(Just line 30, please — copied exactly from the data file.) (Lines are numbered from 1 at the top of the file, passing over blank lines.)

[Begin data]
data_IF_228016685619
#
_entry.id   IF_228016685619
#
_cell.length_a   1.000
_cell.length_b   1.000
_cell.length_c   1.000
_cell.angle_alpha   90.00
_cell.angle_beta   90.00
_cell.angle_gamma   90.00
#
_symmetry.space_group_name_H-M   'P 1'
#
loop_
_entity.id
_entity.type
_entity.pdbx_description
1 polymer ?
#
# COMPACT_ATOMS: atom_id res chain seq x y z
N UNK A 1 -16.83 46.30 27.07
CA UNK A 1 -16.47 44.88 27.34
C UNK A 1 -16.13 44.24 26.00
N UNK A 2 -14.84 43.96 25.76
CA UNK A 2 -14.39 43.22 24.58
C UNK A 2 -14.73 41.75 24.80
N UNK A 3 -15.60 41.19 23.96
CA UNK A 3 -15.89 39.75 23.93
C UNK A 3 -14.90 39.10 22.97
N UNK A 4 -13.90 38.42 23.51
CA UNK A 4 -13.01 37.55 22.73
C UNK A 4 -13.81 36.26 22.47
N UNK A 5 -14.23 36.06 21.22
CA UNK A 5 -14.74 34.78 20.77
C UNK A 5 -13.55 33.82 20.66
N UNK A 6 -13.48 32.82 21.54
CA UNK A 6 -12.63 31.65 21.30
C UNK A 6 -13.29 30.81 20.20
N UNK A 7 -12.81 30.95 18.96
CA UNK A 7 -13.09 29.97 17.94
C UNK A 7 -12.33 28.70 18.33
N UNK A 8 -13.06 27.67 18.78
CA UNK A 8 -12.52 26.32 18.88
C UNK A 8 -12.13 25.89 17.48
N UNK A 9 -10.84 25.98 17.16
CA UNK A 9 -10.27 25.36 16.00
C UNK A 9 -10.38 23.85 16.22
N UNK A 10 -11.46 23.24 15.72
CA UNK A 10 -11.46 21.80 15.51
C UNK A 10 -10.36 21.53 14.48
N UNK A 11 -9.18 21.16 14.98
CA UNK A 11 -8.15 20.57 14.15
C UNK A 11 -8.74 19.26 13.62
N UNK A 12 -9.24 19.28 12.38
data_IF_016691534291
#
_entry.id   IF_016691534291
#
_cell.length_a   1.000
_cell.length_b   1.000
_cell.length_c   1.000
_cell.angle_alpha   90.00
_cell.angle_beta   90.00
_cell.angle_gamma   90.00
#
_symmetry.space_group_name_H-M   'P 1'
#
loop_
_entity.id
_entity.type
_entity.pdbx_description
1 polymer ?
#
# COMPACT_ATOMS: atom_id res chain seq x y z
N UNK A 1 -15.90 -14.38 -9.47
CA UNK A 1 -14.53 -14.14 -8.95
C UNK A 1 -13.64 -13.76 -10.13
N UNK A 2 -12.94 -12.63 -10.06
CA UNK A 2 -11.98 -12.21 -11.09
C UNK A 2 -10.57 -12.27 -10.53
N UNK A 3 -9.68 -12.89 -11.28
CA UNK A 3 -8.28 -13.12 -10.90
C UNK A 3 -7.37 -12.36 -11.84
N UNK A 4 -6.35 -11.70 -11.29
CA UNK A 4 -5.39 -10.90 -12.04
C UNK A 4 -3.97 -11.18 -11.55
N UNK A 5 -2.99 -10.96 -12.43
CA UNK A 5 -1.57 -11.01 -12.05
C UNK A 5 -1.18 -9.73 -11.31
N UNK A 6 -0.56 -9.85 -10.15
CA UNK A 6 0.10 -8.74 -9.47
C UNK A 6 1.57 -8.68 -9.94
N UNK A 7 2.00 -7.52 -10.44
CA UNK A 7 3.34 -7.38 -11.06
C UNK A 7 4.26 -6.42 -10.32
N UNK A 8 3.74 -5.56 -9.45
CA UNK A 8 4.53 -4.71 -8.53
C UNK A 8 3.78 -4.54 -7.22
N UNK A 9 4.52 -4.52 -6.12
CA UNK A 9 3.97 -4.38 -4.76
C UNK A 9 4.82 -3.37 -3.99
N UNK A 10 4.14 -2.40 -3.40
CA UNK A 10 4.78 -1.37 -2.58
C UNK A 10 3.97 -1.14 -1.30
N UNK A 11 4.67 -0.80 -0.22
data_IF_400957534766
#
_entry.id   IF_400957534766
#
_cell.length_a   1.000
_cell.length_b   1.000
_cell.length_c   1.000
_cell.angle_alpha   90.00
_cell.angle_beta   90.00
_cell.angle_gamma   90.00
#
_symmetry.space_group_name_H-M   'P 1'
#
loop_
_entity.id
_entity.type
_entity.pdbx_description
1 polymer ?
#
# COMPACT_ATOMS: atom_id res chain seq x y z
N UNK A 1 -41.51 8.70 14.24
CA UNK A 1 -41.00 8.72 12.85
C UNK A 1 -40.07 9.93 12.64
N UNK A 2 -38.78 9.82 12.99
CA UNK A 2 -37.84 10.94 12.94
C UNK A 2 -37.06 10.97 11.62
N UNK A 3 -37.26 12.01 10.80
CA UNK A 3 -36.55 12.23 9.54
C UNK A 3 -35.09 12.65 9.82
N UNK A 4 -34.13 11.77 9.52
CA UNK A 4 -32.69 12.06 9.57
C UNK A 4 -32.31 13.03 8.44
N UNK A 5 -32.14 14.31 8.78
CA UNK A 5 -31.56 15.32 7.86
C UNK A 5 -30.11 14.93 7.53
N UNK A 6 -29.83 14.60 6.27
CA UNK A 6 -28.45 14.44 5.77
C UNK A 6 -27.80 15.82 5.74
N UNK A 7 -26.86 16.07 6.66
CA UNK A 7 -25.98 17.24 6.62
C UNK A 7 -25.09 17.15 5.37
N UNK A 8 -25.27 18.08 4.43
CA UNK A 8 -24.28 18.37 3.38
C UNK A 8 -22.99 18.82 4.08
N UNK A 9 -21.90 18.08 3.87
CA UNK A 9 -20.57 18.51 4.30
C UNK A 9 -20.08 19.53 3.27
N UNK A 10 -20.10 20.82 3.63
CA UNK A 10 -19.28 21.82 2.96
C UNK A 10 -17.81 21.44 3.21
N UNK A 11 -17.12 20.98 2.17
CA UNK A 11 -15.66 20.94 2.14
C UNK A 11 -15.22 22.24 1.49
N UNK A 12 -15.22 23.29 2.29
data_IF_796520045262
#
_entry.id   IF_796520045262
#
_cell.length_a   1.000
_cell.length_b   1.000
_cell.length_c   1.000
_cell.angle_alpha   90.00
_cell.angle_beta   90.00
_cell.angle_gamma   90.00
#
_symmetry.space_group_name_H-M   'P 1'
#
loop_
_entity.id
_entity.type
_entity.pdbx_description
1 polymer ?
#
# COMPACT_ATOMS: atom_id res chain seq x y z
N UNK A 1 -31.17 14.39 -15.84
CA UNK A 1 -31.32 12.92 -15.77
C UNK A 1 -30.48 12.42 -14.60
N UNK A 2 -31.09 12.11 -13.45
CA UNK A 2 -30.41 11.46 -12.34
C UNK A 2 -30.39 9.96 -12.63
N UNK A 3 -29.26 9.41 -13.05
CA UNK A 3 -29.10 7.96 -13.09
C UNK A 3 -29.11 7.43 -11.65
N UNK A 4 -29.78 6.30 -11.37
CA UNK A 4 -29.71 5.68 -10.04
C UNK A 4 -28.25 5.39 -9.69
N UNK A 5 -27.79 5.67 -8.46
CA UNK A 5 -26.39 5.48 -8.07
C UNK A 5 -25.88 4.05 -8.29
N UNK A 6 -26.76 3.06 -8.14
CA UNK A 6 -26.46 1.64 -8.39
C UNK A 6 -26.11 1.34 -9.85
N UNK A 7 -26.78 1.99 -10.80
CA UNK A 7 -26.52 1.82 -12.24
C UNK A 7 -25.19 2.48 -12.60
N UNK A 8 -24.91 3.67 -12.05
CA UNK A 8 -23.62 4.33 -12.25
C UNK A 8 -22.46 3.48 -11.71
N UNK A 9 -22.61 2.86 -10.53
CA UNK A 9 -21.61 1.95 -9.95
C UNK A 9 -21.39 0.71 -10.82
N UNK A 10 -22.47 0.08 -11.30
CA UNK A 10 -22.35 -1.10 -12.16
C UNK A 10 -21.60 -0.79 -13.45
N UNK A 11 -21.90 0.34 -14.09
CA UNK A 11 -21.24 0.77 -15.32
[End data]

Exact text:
N UNK A 4 -13.90 38.42 23.51